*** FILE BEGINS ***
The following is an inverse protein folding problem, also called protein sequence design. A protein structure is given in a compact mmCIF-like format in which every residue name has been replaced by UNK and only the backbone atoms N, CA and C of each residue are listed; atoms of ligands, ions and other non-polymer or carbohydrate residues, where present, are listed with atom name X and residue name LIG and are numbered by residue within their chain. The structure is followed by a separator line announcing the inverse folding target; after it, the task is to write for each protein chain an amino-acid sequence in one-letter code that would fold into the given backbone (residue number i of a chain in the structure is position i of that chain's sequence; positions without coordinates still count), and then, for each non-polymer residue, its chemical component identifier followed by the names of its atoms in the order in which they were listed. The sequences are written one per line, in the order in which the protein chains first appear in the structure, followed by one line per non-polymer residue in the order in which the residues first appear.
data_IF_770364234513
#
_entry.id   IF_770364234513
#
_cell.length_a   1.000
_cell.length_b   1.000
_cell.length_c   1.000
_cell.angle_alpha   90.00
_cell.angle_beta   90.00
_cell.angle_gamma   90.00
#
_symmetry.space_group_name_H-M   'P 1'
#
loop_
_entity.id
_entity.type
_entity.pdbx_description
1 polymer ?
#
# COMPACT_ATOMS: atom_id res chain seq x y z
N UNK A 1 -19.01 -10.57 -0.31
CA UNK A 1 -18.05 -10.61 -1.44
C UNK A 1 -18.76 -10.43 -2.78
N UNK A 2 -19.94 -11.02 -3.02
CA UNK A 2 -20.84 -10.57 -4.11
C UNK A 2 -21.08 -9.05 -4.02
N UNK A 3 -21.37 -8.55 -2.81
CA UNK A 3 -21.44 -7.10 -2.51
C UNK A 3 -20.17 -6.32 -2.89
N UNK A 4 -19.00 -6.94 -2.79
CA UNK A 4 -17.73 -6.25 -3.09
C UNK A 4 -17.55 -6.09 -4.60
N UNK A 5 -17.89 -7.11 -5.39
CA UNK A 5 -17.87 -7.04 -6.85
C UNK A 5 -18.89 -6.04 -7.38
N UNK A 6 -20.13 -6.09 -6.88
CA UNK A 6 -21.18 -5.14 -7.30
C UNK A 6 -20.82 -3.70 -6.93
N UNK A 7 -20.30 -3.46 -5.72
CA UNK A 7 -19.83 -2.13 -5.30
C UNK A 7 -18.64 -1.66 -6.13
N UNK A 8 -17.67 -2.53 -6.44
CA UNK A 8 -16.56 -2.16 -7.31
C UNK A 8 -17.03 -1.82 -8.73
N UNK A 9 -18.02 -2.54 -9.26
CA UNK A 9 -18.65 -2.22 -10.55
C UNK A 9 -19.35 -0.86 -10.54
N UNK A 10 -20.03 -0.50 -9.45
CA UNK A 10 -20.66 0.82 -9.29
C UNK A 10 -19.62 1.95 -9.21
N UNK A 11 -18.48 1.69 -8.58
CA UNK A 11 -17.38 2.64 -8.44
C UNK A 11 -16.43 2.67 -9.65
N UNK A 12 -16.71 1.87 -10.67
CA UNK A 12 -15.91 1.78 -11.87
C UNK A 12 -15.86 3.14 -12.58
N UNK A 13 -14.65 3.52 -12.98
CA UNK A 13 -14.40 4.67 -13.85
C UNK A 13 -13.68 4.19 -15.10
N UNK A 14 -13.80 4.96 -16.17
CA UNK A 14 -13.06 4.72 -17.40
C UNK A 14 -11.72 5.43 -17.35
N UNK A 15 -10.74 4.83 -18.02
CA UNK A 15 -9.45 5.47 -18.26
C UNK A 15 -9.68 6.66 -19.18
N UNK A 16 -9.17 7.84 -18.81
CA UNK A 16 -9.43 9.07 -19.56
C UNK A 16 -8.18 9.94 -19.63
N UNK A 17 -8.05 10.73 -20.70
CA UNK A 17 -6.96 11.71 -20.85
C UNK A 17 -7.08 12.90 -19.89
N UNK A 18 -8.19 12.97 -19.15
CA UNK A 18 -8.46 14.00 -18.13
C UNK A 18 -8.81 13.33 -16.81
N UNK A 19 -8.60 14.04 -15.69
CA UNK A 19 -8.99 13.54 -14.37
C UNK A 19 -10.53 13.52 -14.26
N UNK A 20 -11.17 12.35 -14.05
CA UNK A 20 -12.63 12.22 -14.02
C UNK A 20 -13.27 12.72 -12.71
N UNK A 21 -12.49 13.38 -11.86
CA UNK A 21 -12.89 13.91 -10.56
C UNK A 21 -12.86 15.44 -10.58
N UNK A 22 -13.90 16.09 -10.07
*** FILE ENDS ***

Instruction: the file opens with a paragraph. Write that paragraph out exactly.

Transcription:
The following is an inverse protein folding problem, also called protein sequence design. A protein structure is given in a compact mmCIF-like format in which every residue name has been replaced by UNK and only the backbone atoms N, CA and C of each residue are listed; atoms of ligands, ions and other non-polymer or carbohydrate residues, where present, are listed with atom name X and residue name LIG and are numbered by residue within their chain. The structure is followed by a separator line announcing the inverse folding target; after it, the task is to write for each protein chain an amino-acid sequence in one-letter code that would fold into the given backbone (residue number i of a chain in the structure is position i of that chain's sequence; positions without coordinates still count), and then, for each non-polymer residue, its chemical component identifier followed by the names of its atoms in the order in which they were listed. The sequences are written one per line, in the order in which the protein chains first appear in the structure, followed by one line per non-polymer residue in the order in which the residues first appear.